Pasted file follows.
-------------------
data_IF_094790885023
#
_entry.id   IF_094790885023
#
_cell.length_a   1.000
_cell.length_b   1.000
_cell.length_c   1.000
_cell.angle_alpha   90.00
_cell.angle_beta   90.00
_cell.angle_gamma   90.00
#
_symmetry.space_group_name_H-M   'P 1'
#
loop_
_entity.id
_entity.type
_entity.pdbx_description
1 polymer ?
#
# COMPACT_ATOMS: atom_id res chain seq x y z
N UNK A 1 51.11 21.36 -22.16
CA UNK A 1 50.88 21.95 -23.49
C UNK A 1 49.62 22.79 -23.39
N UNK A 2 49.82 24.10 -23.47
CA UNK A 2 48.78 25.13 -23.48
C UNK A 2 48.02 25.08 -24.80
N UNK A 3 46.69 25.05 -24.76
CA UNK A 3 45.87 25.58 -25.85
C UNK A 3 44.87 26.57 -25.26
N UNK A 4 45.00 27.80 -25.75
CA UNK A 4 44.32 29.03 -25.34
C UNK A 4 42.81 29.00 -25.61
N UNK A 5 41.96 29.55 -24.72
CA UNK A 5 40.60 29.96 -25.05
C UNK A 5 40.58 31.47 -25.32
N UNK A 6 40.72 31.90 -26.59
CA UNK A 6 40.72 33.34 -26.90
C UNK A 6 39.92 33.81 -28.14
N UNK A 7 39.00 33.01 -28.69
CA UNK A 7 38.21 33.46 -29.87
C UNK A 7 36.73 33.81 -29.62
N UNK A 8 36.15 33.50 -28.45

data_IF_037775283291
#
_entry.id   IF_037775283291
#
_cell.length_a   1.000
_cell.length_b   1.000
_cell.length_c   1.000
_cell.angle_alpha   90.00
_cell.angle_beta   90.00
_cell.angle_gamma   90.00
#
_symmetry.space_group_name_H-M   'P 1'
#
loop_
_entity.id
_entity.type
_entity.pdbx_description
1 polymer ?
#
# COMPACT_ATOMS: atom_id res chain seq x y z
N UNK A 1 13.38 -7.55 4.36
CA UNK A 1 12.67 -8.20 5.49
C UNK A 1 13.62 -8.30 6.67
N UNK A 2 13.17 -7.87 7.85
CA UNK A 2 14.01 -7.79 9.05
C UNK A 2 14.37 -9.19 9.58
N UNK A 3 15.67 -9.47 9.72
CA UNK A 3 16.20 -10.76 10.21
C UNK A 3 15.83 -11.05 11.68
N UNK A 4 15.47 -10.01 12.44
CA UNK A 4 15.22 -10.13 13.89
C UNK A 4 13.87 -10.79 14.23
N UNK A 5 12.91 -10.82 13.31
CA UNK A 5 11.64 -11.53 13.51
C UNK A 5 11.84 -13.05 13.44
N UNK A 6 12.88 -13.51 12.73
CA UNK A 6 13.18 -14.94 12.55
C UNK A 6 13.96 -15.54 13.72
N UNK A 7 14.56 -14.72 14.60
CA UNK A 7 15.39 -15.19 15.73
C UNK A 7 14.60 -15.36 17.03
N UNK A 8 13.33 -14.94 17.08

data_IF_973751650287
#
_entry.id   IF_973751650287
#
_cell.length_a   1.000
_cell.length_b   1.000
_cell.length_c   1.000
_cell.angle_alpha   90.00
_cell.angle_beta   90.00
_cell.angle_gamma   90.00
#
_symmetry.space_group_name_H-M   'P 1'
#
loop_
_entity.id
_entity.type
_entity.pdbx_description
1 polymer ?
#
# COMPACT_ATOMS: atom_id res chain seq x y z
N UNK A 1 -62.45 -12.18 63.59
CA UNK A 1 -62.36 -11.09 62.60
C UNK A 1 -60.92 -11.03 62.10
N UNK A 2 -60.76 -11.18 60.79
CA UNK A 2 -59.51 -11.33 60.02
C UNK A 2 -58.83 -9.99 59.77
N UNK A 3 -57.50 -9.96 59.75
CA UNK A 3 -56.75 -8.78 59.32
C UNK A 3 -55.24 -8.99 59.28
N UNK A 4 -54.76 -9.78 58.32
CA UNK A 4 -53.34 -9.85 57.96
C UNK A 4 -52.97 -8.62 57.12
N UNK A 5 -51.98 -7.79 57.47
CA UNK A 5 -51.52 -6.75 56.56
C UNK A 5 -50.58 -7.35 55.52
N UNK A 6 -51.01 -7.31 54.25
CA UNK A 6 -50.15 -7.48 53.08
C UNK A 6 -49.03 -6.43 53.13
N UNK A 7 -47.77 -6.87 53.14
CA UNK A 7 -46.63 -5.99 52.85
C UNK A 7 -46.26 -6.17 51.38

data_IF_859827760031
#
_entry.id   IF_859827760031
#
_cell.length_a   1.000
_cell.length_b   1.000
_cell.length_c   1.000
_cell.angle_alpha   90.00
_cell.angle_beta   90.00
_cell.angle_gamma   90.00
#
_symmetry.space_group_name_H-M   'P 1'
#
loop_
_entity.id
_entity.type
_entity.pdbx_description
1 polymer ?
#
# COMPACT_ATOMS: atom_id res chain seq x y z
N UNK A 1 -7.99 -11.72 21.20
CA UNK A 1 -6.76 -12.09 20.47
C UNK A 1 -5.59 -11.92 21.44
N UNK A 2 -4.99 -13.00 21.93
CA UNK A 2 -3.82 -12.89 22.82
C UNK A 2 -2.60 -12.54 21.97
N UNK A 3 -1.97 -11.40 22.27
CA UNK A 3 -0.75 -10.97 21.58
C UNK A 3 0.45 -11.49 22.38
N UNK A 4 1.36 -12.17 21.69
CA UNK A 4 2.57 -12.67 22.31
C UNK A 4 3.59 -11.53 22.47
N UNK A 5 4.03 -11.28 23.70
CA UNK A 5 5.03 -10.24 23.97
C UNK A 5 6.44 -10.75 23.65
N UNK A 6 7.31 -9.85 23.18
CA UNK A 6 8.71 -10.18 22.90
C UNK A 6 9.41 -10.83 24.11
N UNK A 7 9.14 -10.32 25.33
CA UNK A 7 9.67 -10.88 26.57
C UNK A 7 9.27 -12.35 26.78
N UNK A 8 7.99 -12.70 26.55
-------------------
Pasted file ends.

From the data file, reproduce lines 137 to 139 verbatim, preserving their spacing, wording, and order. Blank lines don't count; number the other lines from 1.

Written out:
_symmetry.space_group_name_H-M   'P 1'
#
loop_